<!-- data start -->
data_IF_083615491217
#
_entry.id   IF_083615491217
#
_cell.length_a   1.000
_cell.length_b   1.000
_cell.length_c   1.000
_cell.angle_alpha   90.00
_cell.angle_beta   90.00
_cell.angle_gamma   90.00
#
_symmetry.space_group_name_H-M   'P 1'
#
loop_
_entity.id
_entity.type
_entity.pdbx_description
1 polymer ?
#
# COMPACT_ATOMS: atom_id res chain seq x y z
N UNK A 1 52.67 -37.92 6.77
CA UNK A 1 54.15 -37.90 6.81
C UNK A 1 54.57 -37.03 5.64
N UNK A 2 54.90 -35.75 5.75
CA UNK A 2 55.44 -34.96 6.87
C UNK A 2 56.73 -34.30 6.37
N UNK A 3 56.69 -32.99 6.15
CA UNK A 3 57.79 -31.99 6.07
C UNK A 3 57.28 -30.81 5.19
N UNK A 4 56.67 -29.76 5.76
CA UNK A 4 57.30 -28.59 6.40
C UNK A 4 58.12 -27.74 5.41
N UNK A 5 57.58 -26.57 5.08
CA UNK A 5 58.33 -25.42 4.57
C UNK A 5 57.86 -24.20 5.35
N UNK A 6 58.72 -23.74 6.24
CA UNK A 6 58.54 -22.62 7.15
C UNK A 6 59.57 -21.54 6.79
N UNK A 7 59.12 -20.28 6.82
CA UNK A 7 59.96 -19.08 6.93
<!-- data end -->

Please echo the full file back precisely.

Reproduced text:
data_IF_083615491217
#
_entry.id   IF_083615491217
#
_cell.length_a   1.000
_cell.length_b   1.000
_cell.length_c   1.000
_cell.angle_alpha   90.00
_cell.angle_beta   90.00
_cell.angle_gamma   90.00
#
_symmetry.space_group_name_H-M   'P 1'
#
loop_
_entity.id
_entity.type
_entity.pdbx_description
1 polymer ?
#
# COMPACT_ATOMS: atom_id res chain seq x y z
N UNK A 1 52.67 -37.92 6.77
CA UNK A 1 54.15 -37.90 6.81
C UNK A 1 54.57 -37.03 5.64
N UNK A 2 54.90 -35.75 5.75
CA UNK A 2 55.44 -34.96 6.87
C UNK A 2 56.73 -34.30 6.37
N UNK A 3 56.69 -32.99 6.15
CA UNK A 3 57.79 -31.99 6.07
C UNK A 3 57.28 -30.81 5.19
N UNK A 4 56.67 -29.76 5.76
CA UNK A 4 57.30 -28.59 6.40
C UNK A 4 58.12 -27.74 5.41
N UNK A 5 57.58 -26.57 5.08
CA UNK A 5 58.33 -25.42 4.57
C UNK A 5 57.86 -24.20 5.35
N UNK A 6 58.72 -23.74 6.24
CA UNK A 6 58.54 -22.62 7.15
C UNK A 6 59.57 -21.54 6.79
N UNK A 7 59.12 -20.28 6.82
CA UNK A 7 59.96 -19.08 6.93